So what does the oil represent?  I think it represents salvation.  The oil is making sure you are ready for the coming of the Lord and the 9only way to get ready for the Lord’s return is to be saved. 
In fact, if you study the subject of oil in the Bible, you will discover it represents the presence of the Holy Spirit.  When you get saved, the Holy Spirit comes to indwell you.  Every Christian is the dwelling place of the Holy Spirit of God. 
And the five wise virgins represent those whose hearts have been truly changed by the power of the Holy Spirit and the five foolish virgins represent those who are religious on the outside but have never been changed on the inside.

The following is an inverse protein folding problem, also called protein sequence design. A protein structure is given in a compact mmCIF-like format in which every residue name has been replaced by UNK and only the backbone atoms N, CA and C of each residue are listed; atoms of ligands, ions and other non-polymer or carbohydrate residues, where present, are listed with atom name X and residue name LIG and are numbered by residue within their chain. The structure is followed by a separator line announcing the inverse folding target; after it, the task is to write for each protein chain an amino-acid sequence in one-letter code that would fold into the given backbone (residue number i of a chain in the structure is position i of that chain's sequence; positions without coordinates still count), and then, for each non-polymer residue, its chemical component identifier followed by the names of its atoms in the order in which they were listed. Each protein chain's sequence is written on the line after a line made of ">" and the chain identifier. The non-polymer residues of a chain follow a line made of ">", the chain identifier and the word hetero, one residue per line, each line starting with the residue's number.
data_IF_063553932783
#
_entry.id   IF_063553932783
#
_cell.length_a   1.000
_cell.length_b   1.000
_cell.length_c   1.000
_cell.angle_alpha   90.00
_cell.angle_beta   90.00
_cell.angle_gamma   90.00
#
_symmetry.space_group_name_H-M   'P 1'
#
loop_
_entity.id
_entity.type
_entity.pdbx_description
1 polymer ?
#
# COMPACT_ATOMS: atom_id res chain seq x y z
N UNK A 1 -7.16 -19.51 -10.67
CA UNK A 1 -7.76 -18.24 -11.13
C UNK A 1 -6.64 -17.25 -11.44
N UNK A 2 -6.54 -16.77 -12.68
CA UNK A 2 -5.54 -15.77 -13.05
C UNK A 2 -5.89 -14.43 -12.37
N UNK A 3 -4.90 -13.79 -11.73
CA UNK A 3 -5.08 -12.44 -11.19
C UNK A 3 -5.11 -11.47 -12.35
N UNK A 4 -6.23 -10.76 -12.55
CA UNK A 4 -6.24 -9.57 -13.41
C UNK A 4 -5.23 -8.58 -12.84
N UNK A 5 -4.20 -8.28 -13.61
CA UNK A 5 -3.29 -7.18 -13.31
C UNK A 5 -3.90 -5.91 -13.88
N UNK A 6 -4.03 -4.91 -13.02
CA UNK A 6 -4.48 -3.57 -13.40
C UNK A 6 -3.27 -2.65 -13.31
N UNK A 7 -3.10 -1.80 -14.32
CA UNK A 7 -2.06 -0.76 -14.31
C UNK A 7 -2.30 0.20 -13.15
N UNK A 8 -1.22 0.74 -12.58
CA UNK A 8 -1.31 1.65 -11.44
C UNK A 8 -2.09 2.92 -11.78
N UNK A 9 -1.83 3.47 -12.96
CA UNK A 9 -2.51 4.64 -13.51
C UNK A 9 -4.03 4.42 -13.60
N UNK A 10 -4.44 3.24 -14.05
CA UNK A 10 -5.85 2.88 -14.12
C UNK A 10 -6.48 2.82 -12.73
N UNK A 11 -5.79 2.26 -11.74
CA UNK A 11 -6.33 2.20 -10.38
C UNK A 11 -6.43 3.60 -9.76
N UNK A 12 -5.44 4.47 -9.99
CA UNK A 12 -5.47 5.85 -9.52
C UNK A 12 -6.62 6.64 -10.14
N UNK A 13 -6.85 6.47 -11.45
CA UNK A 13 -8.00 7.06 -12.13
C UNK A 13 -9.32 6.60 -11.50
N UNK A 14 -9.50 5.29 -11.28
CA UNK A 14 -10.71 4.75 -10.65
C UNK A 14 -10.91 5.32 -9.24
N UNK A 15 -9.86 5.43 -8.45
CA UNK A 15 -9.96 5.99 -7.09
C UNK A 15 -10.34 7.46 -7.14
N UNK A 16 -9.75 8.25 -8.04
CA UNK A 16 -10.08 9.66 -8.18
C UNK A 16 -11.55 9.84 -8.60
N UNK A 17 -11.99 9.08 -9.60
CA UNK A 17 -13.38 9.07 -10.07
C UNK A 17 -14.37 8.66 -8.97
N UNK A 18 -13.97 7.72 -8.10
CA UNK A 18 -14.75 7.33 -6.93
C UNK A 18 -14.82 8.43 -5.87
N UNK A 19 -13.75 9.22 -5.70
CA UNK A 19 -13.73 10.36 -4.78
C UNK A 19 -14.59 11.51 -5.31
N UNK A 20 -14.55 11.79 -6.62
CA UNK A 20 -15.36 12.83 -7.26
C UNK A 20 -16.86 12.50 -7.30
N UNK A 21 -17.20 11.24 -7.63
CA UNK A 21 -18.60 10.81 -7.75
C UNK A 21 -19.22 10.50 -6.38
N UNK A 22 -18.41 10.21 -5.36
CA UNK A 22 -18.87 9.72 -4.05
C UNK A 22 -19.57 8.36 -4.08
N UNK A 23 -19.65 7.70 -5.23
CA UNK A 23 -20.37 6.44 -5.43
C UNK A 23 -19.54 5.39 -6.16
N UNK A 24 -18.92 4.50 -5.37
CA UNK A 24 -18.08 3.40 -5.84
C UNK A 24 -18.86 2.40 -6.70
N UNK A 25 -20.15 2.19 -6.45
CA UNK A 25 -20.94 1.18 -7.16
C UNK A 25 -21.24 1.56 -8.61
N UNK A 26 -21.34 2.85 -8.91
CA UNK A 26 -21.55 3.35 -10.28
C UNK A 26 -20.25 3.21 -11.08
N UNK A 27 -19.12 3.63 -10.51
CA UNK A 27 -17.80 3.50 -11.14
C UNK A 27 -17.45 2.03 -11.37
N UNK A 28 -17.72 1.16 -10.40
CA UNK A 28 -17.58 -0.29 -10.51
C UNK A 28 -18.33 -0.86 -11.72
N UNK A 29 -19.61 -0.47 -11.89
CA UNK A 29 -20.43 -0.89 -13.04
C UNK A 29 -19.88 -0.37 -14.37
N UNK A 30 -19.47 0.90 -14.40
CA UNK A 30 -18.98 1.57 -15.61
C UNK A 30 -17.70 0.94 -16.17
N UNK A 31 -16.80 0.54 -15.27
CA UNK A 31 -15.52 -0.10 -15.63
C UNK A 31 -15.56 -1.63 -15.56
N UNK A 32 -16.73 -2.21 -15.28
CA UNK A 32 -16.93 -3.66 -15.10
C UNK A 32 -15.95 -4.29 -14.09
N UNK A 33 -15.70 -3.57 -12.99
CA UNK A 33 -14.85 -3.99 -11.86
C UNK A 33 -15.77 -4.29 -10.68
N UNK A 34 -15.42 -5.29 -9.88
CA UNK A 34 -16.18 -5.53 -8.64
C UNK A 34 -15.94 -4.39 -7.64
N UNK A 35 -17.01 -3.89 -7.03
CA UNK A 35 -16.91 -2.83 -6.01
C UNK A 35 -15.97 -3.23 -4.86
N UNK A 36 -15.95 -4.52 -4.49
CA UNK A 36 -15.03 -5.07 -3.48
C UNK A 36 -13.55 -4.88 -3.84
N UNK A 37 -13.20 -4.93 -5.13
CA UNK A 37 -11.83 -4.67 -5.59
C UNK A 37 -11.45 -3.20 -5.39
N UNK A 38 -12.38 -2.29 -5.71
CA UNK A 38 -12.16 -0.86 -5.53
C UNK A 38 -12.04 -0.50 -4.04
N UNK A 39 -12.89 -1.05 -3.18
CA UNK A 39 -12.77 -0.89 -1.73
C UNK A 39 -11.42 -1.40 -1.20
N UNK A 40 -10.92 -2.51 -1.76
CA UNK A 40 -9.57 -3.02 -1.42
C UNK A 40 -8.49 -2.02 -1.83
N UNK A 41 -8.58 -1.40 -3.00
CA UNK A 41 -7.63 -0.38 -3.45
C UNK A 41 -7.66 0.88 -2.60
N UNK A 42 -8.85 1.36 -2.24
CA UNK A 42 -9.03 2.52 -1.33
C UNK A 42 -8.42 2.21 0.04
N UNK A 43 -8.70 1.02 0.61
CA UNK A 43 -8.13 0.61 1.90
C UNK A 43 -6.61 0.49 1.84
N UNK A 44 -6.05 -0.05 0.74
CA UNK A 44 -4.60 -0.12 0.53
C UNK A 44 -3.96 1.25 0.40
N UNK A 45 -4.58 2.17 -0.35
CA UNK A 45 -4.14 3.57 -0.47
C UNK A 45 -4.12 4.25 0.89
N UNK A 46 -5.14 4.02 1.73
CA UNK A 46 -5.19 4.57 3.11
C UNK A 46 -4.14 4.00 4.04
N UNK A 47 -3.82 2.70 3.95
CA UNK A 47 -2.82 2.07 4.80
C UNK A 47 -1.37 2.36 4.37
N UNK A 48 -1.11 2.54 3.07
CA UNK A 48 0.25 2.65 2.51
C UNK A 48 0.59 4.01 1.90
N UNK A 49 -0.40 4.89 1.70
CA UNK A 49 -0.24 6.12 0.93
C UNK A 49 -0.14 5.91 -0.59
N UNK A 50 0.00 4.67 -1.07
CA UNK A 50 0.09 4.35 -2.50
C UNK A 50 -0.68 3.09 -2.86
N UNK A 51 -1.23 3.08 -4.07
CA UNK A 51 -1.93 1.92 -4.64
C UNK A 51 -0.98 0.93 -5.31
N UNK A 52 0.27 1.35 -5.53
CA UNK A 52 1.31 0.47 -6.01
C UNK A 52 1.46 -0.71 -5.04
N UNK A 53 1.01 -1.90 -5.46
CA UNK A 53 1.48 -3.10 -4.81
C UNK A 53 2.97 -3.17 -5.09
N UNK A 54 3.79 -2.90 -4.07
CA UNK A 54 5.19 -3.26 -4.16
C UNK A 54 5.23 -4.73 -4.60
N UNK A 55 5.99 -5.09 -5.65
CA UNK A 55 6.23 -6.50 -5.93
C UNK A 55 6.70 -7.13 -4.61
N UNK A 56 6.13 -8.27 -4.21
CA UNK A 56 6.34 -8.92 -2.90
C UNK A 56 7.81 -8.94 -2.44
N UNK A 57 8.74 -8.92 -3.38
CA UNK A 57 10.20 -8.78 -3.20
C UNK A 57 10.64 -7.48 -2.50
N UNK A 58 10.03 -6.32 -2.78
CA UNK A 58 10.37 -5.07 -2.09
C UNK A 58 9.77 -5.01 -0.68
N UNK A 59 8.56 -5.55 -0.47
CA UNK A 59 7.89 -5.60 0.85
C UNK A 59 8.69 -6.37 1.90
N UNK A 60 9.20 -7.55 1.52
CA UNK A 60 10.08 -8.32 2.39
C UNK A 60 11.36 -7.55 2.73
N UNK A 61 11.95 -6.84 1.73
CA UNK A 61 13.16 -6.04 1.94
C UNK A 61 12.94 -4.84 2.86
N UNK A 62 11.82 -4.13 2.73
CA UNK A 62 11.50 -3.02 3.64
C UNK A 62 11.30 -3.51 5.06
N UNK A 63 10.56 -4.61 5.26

Now with that background in mind, let’s draw the spiritual lesson that come from this little parable.  And remember, this is a story for “insiders.” This is Jesus talking to church members and religious people.  It’s for those who claim some attachment to Christ and who profess some allegiance to him.  So what are the
3. Lessons for Modern Churchgoers
Lesson #1 is about
  • The True Nature of the Visible Church
Every Sunday two churches gather at 320 N Washington in Ardmore, OK.  There is an inward church and there is an outward church. 
The outward church is everyone who gathers whether in presence or claim. It consists of members, regular attenders, friends, visitors, and this great mass of peripheral people who rarely attend but still consider this church as their church.